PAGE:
The Holder of this blog uses no cookies and collects no data whatsoever. He is only a guest on the Blogger platform. He has made no agreements concerning third party data collection and is not provided the opportunity to know the data collection policies of any of the standard blogging applications associated with the host platform. For information regarding the data collection policies of Facebook applications used on this blog contact Facebook. For information about the practices regarding data collection on the part of the owner of the Blogger platform contact Google Blogger.

Monday, May 21, 2018

Dating Edward de Vere's Sonnet 110.


Traditional Shakespeare scholars have long agreed that Sonnet 110 refers to The Bard’s sense of shame at being a playwright.  How this shame could possibly be the reaction of a glover’s son from a small provincial town has left them more divided.  One popular line of conjecture as to why he might feel this way regardless of his plebian origins was that a man of such genius as the playwright would have felt a natural nobility every bit as inherent as hereditary nobility.  So then, it is not so confusing as it might seem to find such a genius expressing the mores of the English upper classes.

Another popular line has been to claim that players were considered below the dignity of even glovers and other such tradesmen.  Another line claims that he was ashamed of being associated with the theater compared to being the highest of literary types, a poet.  He sorely felt the demands on his time by the theater which took him away from his true love and high calling.  Another less common line claims that the theater life was fraught with every kind of sin and the poet was shamed before God.

Since there has been an authorship debate traditional scholarship has reconfigured itself foremost to refuse to report (much less credit) any finding or professional opinion that might open the door to an alternative author to the Stratford man.  No explanation which provides the opposition the least potential ground to stand upon will be advanced or credited regardless how legitimate it is by the rules of “pre-Authorship” traditional scholarship.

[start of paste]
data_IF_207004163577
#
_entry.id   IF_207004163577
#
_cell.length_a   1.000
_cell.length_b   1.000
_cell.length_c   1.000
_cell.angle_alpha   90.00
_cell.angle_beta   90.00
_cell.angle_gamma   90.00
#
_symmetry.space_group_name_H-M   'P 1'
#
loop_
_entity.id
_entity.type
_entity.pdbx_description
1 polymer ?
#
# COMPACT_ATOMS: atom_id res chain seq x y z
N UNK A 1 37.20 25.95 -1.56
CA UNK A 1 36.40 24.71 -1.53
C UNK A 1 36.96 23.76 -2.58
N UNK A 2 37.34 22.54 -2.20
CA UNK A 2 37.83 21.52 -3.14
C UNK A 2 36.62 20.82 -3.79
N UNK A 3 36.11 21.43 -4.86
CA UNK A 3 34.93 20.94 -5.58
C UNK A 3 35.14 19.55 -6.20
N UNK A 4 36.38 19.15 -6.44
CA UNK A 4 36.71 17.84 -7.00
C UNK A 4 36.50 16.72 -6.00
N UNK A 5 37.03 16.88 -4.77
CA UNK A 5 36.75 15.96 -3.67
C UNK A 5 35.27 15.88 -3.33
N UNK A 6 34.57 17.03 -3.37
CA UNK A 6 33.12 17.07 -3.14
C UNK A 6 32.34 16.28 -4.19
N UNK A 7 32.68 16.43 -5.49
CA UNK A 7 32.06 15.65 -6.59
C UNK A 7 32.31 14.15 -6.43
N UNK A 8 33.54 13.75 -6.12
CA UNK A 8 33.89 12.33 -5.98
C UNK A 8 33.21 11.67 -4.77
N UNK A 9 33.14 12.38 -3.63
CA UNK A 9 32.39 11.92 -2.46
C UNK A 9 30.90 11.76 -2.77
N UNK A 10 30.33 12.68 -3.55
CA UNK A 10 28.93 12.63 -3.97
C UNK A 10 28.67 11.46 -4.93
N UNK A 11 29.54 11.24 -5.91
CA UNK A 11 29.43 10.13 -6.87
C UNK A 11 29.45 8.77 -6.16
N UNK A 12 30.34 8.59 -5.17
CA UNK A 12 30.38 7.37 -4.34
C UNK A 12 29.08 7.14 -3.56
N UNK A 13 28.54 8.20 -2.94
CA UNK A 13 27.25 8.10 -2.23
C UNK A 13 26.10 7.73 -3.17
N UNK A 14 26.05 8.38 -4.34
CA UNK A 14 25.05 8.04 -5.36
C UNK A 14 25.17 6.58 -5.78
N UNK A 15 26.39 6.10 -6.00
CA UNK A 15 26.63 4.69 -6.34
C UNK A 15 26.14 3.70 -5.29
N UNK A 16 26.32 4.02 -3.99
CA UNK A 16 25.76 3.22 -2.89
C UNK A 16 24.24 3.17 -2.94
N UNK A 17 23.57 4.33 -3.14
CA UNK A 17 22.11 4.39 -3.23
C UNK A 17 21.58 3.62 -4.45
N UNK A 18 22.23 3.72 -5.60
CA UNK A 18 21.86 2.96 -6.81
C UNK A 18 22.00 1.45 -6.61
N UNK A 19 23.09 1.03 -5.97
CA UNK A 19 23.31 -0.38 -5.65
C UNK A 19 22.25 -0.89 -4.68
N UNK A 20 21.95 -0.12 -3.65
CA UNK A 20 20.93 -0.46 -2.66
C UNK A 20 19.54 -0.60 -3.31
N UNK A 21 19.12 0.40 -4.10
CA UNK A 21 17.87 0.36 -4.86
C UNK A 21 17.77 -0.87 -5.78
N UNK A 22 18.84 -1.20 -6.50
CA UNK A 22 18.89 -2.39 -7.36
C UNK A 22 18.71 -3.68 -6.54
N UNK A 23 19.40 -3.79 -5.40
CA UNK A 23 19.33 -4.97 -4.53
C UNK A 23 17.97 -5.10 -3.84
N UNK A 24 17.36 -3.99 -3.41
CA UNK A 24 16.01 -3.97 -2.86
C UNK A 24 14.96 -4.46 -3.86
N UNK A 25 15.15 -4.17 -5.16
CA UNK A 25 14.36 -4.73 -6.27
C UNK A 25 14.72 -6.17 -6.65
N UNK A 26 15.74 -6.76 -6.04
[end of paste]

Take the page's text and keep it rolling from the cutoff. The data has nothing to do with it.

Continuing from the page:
This being the case, a close corollary to the “man of such genius” line of explanation has come to monopolize the field.  Any and all inconsistencies in the traditional model that fly in the face of reason are declared the result of the Stratford man's astonishing genius.  Genius, we learn, cancels all the normal rules of human behavior, identity and cause-and-effect.  No other explanation is welcome or accepted.  As with all such matters, then, the matter of sonnet 110 is perfectly resolved.  Shakespeare wrote from the perspective of a member of the English upper classes because he was a genius, not because he could ever possibly be an actual member of the upper classes.  He existed outside of all rules.


In my own Edward de Vere was Shakespeare: at long last the proof I dated a number of the sonnets of Shakespeare to the known events of De Vere’s life.  Sonnet 110 I assigned to 1598.  Those who knew that De Vere had written “Venus and Adonis” (likely including the Queen) had not known that the penname “Shakespeare” belonged to anything but the poems  “V&A” and “The Rape of Lucrece”.  The first they knew of the name being associated with popular plays was when they read Francis Meres’s popular Palladis Tamia, Wits Treasury (1598).  Suddenly Edward found himself outed with those at Court who knew his association with the poems.  Among the results were several sonnets including 110.

251.  No one at Court could have missed that, for over a decade, plays were somehow being written that depicted certain secrets at Court.  No one now could miss that many (and, by implication, all) of those plays had been the work of Shake-speare.   It is not difficult to assign a confessional sonnet, here, addressed to the Queen.

Alas ‘tis true, I have gone here and there,
And made my selfe a motley to the view,
Gor’d mine own thoughts, sold cheap what is most deare,